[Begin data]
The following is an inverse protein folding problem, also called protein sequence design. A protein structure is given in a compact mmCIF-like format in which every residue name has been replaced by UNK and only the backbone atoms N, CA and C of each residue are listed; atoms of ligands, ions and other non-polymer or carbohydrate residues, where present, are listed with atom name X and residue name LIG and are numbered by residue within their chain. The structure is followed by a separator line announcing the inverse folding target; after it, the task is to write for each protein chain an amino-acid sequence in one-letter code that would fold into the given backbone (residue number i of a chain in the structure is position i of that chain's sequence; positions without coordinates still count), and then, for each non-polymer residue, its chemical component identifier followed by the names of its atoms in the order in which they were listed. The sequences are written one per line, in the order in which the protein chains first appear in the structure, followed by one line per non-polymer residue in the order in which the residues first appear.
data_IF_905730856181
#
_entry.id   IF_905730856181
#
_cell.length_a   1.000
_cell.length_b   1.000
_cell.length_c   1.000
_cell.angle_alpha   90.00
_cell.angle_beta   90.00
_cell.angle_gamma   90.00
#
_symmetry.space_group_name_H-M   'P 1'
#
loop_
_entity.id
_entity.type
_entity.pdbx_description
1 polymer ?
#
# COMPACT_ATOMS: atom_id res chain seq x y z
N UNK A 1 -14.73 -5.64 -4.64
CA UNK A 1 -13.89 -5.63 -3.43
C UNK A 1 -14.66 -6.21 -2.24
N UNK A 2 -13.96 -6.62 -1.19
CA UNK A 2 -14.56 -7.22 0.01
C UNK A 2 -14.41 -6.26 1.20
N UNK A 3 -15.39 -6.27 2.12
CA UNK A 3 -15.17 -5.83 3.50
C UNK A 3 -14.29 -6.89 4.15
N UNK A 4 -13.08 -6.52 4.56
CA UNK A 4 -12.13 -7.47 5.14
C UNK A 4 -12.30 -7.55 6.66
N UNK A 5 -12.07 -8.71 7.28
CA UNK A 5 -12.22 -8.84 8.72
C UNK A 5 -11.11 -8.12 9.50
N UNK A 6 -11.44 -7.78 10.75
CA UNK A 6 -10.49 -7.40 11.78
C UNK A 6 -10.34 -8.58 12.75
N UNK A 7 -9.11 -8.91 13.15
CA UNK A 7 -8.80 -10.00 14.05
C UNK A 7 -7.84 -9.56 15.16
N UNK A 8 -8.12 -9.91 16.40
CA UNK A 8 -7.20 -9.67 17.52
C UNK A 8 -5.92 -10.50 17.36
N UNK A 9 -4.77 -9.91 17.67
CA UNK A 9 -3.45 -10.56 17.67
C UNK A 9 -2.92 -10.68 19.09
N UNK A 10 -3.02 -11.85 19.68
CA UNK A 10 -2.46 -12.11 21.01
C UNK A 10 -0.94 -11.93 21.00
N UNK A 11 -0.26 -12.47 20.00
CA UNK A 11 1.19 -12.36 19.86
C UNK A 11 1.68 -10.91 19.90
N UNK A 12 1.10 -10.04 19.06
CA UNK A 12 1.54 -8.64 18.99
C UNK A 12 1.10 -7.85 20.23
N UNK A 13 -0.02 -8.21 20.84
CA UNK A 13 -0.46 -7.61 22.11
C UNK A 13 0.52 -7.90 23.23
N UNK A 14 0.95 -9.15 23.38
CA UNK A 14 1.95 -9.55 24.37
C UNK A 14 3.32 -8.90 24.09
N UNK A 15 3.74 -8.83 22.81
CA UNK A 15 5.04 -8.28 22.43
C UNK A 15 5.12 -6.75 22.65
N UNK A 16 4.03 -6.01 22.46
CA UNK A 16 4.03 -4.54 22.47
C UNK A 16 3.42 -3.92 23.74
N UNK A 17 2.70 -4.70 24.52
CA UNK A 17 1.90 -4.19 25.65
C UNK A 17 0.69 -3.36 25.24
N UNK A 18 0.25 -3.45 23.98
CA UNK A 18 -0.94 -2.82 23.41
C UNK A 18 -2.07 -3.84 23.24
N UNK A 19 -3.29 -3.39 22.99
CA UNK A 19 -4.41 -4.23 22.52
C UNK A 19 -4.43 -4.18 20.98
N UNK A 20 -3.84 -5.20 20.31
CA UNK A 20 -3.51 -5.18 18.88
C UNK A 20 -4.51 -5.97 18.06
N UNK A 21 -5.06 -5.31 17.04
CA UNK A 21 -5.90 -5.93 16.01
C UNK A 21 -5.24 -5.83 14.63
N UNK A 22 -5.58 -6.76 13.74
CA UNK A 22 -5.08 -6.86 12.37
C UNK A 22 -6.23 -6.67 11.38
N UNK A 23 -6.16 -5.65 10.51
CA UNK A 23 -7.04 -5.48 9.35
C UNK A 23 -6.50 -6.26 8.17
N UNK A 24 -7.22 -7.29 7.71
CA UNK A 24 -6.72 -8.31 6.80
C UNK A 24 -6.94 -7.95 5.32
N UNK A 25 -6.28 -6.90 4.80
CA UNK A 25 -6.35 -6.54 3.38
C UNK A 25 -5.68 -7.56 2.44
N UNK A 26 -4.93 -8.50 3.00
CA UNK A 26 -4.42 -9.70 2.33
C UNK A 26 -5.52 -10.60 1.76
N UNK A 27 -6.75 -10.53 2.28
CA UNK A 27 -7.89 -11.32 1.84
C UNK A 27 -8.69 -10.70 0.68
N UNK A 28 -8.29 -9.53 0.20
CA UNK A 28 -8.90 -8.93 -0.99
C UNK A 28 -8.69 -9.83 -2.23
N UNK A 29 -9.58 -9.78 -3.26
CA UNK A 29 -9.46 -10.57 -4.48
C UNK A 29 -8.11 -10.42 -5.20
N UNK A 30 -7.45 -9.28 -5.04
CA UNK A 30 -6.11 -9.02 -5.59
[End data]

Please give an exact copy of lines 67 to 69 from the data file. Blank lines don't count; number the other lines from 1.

N UNK A 16 4.03 -6.01 22.46
CA UNK A 16 4.03 -4.54 22.47
C UNK A 16 3.42 -3.92 23.74